The discomfort had been trickling in, but I’d ignored it because of all those trusted people. If I couldn’t believe these words, what would happen to my well-ordered, promising future? Who would defend me against “them”? Being young and in love did not protect me from the weary woes of the world—bad carpet or bad policy. I knew this. Who didn’t need a buffer between us and them, me and those who would come for my one-day children, if I didn’t send in my duly-appointed ten dollars?
That day, I didn’t.
Another couch, another day. Many years between, and three children, one of whom sat beside me, sixteen and lovely, but mad as righteous indignation can make an almost-woman.
We could afford a better couch by this time, and I’d bought this one to match my perfect plans for the living room—navy blue plaid, intermingled with forest green and cranberry, shards of gold shot between. The precise colors I’d wanted. Still, perfection is a beast of a slave master, because Pippin the black cat used that couch regularly to sharpen his mouse-catchers on, and all the shouts, claps, and sprays of water in our arsenal had never convinced him to desist.
I can’t protect my couch, let alone my neat world.
I apologized to the girl-woman, she uncertain if tears or spitting anger fit her mood best, so she alternated the two in amazing synchronicity. I unsure of the words to admit I’d been wrong, because words of apology had always hung somewhere between my heart and my mouth, like a breech baby wanting to come out but not willing, and in the meanwhile showing its worst side to the world.
I’d tried to protect her, really to protect me and the perfect world I’d created as a pastor and a mother. She wanted to support her lesbian friends on the Day of Silence, and I’d refused to let her buy the commemorative T-shirt to wear at school that day. I made up some excuses as to why I didn’t want her wearing it, that kids were cruel and crazy and sometimes even allies got attacked, but we both knew they were flimsy at best. She had friends, and she wanted to love them well, and it seemed an easy choice to her.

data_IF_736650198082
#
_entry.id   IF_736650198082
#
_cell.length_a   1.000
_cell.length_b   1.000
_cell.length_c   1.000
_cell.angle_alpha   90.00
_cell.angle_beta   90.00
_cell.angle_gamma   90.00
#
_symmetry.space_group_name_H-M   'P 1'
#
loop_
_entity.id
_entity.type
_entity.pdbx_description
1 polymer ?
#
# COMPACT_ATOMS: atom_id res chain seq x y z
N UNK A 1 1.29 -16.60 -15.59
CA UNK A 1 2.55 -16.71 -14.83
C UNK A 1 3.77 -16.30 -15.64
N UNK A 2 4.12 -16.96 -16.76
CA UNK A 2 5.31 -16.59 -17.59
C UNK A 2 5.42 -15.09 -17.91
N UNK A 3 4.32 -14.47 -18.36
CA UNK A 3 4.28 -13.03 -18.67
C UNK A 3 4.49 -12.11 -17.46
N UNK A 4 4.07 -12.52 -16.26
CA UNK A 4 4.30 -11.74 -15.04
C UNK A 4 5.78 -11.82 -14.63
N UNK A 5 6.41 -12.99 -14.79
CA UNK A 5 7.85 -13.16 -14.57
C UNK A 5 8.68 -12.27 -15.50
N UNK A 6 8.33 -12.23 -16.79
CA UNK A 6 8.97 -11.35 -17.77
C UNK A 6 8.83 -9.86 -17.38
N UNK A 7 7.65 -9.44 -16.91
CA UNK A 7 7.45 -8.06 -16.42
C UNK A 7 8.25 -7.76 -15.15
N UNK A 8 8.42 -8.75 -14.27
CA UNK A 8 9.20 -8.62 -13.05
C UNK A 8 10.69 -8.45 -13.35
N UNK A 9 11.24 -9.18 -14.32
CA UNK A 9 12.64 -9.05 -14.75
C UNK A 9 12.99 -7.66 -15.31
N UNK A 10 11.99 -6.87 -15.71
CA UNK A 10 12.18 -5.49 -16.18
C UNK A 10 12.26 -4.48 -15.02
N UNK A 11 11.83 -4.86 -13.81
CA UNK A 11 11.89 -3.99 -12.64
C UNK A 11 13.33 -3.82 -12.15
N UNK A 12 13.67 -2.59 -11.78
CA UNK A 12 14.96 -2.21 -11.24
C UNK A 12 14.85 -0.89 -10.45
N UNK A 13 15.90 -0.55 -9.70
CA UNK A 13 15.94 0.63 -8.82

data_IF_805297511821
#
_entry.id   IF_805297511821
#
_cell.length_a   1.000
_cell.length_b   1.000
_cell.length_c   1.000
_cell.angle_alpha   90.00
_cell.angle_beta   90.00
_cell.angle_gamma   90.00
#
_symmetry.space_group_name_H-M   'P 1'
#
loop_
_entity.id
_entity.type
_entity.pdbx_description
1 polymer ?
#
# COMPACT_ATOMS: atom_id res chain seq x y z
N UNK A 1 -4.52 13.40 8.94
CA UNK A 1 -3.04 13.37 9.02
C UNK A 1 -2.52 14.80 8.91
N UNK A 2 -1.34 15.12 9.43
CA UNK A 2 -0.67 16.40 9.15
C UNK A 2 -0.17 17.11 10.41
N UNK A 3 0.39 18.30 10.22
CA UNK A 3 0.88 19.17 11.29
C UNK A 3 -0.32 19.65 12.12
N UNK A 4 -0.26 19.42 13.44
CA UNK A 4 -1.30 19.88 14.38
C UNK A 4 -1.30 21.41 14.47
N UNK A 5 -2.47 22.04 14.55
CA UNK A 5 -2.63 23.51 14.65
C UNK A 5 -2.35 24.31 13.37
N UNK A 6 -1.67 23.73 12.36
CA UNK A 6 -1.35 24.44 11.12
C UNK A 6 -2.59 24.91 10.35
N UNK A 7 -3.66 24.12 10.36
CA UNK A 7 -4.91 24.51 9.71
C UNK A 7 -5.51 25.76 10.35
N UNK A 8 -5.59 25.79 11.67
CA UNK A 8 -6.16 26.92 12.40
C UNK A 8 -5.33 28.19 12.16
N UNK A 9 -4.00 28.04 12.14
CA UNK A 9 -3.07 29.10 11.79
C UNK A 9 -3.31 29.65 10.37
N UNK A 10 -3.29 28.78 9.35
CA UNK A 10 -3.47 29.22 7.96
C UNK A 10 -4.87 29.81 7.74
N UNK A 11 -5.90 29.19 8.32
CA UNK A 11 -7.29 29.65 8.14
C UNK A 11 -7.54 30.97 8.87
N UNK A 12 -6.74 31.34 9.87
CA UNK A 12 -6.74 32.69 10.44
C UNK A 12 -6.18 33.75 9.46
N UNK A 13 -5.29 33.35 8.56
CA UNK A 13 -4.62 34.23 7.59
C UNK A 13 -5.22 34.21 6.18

But not to me.
All those us’s and them’s came pouring back over me, and I understood as I held her I’d messed up not just in my edict but in showing courage to a girl learning to step into her skin and her world. Though I’d refused that agenda twenty-some years before, I lacked the nerve to do it out loud, at least, to allow her to do it out loud and accept whatever ripple effect it had on me.
I had such potential as a right-wing political activist. Nearly went to law school. Could write a potent protest letter when the need presented itself. Knew all the right causes and defenses.
Until I didn’t.
Until I realized that agendas go both ways. We all have them. That we don’t see our own only creates a wider chasm between us and them.
I don’t know if I’ve put my agendas down, but I know now that safe isn’t on any of them. I know that if I can’t imagine my words coming out of the Prince of Peace’s mouth, I’d probably better rethink them. I see his agenda, and I see how we, I, have wanted to use it to create my own.
The exercise should frustrate me. The backwardness of it astounds me.
They’re still around, CWA. The website, nonexistent in those days of red, white, and blue envelopes, still touts defense of family, religious liberty, and national sovereignty. I clicked on the “gays in the military” fact card, but I got a 404 message. No more facts to be had, I suppose, and now I understand that there never really were.
Still, the fact card decrying “hate crime” legislation, the quotation marks intentionally delegitimizing the pain and fear of those who don’t find themselves in the beautiful white straight majority, perches unapologetically on the resources page, daring me to argue with its logic and new veneer of grace.
I still don’t see much Jesus.